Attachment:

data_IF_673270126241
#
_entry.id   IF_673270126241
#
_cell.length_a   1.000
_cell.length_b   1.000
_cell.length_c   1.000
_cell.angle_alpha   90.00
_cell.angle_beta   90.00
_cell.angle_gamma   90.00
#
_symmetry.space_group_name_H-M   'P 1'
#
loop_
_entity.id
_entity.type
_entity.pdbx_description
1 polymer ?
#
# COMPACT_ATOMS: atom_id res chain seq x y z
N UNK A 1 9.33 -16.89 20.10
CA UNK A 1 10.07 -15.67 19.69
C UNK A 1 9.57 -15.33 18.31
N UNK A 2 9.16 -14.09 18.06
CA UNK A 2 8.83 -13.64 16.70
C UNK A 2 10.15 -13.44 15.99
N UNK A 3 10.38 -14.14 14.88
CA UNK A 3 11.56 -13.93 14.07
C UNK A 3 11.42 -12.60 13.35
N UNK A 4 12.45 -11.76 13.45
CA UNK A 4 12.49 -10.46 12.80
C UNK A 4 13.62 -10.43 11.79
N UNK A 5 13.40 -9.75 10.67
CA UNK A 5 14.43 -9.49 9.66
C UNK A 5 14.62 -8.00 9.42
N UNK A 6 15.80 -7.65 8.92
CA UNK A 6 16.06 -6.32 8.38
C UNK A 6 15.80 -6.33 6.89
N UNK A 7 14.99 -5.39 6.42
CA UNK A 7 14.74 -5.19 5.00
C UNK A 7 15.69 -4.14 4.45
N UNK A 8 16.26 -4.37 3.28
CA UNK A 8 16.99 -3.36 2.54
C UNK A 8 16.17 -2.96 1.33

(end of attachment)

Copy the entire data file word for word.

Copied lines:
data_IF_673270126241
#
_entry.id   IF_673270126241
#
_cell.length_a   1.000
_cell.length_b   1.000
_cell.length_c   1.000
_cell.angle_alpha   90.00
_cell.angle_beta   90.00
_cell.angle_gamma   90.00
#
_symmetry.space_group_name_H-M   'P 1'
#
loop_
_entity.id
_entity.type
_entity.pdbx_description
1 polymer ?
#
# COMPACT_ATOMS: atom_id res chain seq x y z
N UNK A 1 9.33 -16.89 20.10
CA UNK A 1 10.07 -15.67 19.69
C UNK A 1 9.57 -15.33 18.31
N UNK A 2 9.16 -14.09 18.06
CA UNK A 2 8.83 -13.64 16.70
C UNK A 2 10.15 -13.44 15.99
N UNK A 3 10.38 -14.14 14.88
CA UNK A 3 11.56 -13.93 14.07
C UNK A 3 11.42 -12.60 13.35
N UNK A 4 12.45 -11.76 13.45
CA UNK A 4 12.49 -10.46 12.80
C UNK A 4 13.62 -10.43 11.79
N UNK A 5 13.40 -9.75 10.67
CA UNK A 5 14.43 -9.49 9.66
C UNK A 5 14.62 -8.00 9.42
N UNK A 6 15.80 -7.65 8.92
CA UNK A 6 16.06 -6.32 8.38
C UNK A 6 15.80 -6.33 6.89
N UNK A 7 14.99 -5.39 6.42
CA UNK A 7 14.74 -5.19 5.00
C UNK A 7 15.69 -4.14 4.45
N UNK A 8 16.26 -4.37 3.28
CA UNK A 8 16.99 -3.36 2.54
C UNK A 8 16.17 -2.96 1.33